I became acquainted with a young peasant, now married and the father of five children, who claimed that he had once whipped me in a fight over the possession of a whistle, and now that he mentioned it I seemed to recall the occasion.

Another young fellow, now also married and the father of several kids (one of whom was wrapped around his leg), admitted I had beaten him up several times and recalled to my mind the causes of our frequent battles.

One old peasant woman insisted I come to her house, a stone’s-throw from ours, and there she showed me something I had scrawled on a wall about another boy in the village when I was ten or eleven years old.

I talked with Uncle Mikha, my favorite uncle, who is in his seventies, slightly bent and shrunken but still hale, with a hard peasant intelligence. Till lately, he had been mayor of our county. He and I had been good friends in my early boyhood. First we exchanged a few conventional remarks, then he drew me aside, cleared his throat, shifted the weight of his body from one leg onto the other, and said, “You may be a big man in the world, as the newspapers have it, but I am going to give you a piece of my mind anyhow. I think it wasn’t at all nice not to write to your mother oftener than you did. She talked to me about you when you didn’t write for a long time. She worried. At night she couldn’t sleep, thinking maybe you were in trouble or dead. I am telling you this because I have liked you ever since you were knee-high and because your mother herself won’t say anything about it to you—and when you go back to America I want you to write to her oftener.”

“I will, Uncle Mikha,” I said.

“But don’t feel bad about what I said,” said Mikha. “Now that you’ve come home, she’s forgotten all about it.”

Then there were the several Amerikanci—men who had been laborers in America for a few years and had returned home to stay. They each knew a few words of English and tried to parade their knowledge before their fellow villagers. They asked me about America. Was the kriza (the economic crisis) really as bad there as the papers said? Were there really so many people out of work? Was the depression hard on the Slovenian and other Yugoslav immigrants?

Other questions: Were the buildings in America really so tall? Was it true that there was a tree in California so thick that they had bored a tunnel through it for an automobile road? How did the American farmers till their soil? Was it true that most of the work on the land was done by machinery?—that New York had a population of seven million?—that there were ranches in the West bigger than entire Carniola?—that there were underground railroads in New York?—that there was a tunnel under a river in New York?—that Henry Ford was worth a billion dollars?—and how much was a billion dollars, anyhow, in Yugoslav dinars? And this man Seenclair Levees (Sinclair Lewis)—was he the biggest writer in America? Did I know him personally? Were these books Arovsmeet and Babeet, which have been translated into the Yugoslav, his best? . . .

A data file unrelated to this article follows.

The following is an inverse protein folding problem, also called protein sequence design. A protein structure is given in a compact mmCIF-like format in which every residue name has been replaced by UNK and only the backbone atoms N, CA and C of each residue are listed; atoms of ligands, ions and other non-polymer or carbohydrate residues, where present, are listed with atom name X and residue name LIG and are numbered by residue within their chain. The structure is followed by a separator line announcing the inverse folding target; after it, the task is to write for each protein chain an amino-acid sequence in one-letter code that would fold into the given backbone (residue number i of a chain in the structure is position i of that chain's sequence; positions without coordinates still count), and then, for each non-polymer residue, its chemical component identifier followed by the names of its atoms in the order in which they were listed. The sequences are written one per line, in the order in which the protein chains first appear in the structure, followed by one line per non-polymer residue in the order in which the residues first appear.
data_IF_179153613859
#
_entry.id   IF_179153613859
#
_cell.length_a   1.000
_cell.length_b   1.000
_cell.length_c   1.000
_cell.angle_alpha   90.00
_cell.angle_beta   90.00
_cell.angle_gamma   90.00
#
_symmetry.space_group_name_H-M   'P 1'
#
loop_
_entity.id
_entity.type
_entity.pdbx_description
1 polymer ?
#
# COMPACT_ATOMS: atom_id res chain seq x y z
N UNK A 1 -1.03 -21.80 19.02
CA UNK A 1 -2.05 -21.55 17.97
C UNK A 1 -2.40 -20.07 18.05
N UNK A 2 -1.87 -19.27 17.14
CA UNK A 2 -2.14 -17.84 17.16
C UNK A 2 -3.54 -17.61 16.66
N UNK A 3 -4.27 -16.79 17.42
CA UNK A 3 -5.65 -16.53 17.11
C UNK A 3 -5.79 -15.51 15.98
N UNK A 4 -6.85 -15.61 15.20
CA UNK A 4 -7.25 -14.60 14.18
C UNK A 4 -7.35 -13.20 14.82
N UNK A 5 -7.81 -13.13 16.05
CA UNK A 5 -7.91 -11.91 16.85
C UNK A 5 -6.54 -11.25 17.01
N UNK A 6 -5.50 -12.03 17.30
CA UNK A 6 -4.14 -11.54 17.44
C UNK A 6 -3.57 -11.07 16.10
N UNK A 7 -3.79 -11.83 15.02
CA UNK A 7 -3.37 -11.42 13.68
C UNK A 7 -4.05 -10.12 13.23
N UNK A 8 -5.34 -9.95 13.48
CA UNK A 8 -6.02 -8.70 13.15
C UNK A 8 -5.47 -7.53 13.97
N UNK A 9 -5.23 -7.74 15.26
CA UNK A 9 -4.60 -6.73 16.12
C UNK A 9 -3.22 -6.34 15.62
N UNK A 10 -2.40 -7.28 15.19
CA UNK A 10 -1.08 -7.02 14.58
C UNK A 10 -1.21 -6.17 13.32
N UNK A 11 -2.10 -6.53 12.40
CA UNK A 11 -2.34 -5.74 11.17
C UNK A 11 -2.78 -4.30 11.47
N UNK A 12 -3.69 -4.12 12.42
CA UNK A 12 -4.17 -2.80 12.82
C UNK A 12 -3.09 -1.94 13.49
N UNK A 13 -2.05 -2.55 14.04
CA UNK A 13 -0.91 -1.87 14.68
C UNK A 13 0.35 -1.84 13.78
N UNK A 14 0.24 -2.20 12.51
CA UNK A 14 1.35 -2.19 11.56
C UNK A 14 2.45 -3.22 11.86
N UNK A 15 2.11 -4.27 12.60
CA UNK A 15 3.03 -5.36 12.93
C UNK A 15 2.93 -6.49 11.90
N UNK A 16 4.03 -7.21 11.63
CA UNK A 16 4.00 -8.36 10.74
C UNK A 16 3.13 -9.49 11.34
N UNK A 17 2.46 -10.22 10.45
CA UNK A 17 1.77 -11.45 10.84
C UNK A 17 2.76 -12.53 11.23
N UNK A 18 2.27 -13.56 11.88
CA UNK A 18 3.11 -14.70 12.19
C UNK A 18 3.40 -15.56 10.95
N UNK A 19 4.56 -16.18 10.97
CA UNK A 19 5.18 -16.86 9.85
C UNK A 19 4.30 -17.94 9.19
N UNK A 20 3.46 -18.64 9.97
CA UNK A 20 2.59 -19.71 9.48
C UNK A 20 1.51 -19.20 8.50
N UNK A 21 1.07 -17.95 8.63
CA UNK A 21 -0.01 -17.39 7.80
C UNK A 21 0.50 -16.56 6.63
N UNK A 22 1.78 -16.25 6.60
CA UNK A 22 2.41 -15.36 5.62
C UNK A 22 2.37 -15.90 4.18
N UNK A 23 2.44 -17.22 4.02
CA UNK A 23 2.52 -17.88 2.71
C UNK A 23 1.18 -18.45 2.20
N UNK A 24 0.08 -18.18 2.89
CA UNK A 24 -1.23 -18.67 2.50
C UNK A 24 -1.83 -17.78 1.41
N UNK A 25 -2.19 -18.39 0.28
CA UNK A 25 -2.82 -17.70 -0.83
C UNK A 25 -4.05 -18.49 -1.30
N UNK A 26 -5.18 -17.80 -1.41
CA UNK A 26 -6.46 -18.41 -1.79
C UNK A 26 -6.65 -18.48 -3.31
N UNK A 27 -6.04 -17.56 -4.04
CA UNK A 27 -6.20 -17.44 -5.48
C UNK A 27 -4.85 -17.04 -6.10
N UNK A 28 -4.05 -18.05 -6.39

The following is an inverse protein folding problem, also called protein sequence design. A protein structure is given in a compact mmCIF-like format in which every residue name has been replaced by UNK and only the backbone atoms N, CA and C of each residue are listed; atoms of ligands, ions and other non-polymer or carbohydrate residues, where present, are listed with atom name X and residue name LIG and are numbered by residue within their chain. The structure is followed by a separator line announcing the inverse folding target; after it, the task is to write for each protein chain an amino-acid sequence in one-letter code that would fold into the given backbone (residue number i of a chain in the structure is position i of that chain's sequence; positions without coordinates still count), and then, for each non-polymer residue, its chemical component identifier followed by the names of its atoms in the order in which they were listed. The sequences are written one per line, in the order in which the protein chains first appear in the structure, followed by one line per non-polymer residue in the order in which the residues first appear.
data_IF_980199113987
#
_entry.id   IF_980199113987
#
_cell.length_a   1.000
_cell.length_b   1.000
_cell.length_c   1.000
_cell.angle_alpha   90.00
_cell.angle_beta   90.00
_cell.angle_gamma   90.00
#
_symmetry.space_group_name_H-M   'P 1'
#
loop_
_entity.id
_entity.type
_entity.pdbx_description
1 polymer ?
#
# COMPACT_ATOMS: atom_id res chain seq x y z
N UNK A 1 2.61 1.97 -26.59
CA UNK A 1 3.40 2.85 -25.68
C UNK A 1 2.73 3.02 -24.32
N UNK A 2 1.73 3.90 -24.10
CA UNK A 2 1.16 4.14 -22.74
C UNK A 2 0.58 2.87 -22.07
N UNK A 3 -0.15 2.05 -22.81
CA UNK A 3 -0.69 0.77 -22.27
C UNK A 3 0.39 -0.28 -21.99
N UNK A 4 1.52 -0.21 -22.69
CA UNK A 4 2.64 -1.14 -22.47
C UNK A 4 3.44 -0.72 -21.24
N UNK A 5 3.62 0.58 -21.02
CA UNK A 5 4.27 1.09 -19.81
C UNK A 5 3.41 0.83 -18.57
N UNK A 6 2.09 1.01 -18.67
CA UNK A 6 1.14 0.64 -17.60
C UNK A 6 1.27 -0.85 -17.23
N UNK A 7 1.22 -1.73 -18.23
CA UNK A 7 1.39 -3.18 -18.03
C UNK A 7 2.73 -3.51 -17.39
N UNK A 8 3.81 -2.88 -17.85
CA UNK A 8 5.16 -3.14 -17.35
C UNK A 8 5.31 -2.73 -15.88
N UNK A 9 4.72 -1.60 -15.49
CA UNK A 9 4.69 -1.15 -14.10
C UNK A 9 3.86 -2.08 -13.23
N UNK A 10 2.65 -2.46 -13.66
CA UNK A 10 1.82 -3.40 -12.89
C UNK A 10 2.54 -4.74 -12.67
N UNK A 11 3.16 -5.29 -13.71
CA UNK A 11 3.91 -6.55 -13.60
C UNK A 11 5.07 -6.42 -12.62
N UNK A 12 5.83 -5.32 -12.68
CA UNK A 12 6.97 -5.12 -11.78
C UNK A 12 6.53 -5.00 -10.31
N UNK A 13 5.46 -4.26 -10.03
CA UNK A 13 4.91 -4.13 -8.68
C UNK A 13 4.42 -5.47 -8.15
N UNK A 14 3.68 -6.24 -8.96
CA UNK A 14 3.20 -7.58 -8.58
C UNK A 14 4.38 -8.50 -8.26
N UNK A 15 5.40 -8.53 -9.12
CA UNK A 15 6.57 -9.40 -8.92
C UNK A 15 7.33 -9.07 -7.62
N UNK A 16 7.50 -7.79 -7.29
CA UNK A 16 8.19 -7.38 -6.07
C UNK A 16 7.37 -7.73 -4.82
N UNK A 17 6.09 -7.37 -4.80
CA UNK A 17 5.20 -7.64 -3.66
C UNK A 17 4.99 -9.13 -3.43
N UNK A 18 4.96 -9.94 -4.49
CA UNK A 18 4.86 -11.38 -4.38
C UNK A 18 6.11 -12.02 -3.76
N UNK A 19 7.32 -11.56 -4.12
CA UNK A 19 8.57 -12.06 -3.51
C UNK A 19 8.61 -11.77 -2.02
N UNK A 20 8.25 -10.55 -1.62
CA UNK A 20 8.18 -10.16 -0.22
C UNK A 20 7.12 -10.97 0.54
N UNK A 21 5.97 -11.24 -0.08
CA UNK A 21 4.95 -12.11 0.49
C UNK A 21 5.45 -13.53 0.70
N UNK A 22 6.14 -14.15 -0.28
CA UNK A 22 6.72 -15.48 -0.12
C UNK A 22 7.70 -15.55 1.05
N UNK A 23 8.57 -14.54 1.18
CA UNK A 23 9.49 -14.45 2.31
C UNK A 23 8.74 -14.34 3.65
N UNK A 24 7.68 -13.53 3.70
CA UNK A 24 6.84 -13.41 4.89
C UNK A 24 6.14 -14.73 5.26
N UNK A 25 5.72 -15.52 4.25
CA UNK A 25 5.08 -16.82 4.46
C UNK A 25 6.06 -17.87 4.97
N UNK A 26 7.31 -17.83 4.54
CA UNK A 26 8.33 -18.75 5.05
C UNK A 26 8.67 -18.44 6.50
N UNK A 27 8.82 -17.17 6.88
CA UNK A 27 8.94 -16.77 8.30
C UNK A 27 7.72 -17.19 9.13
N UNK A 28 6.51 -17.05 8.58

Stella went walking with my brothers through the village, and the women, especially my cousins and aunts, commenced to ask me about her, at first discreetly, hesitantly, then more boldly: How old was she? How long were we married? Were her people well-to-do? How much dowry had she brought me? Had she sisters and brothers? Did she make her own clothes? . . . Which led to questions about American women in general: Did they all buy their clothes in stores? Did any of them bake their own bread, do their own wash, do fine needlework? Were houses in America very different from houses in Carniola? . . .

No end of questions, naïve, foolish, and sensible, which I found pleasure in answering, nevertheless. But I was glad, too, when, toward dusk, mother came and said I should come in to eat and drink something. “You must be starved and tired, talking all afternoon,” she said. “And where is Styellah?” . . . I loved the way she pronounced her name. . . .

In the house mother said to me: “Yesterday I had a million questions to ask you, too, but now I forget them all. It doesn’t matter. You are back and have a nice wife. Why ask questions? . . . Come now, eat something.”

We sat down.

“Mother,” I asked, “how do you all manage? I mean, what do you use for money?”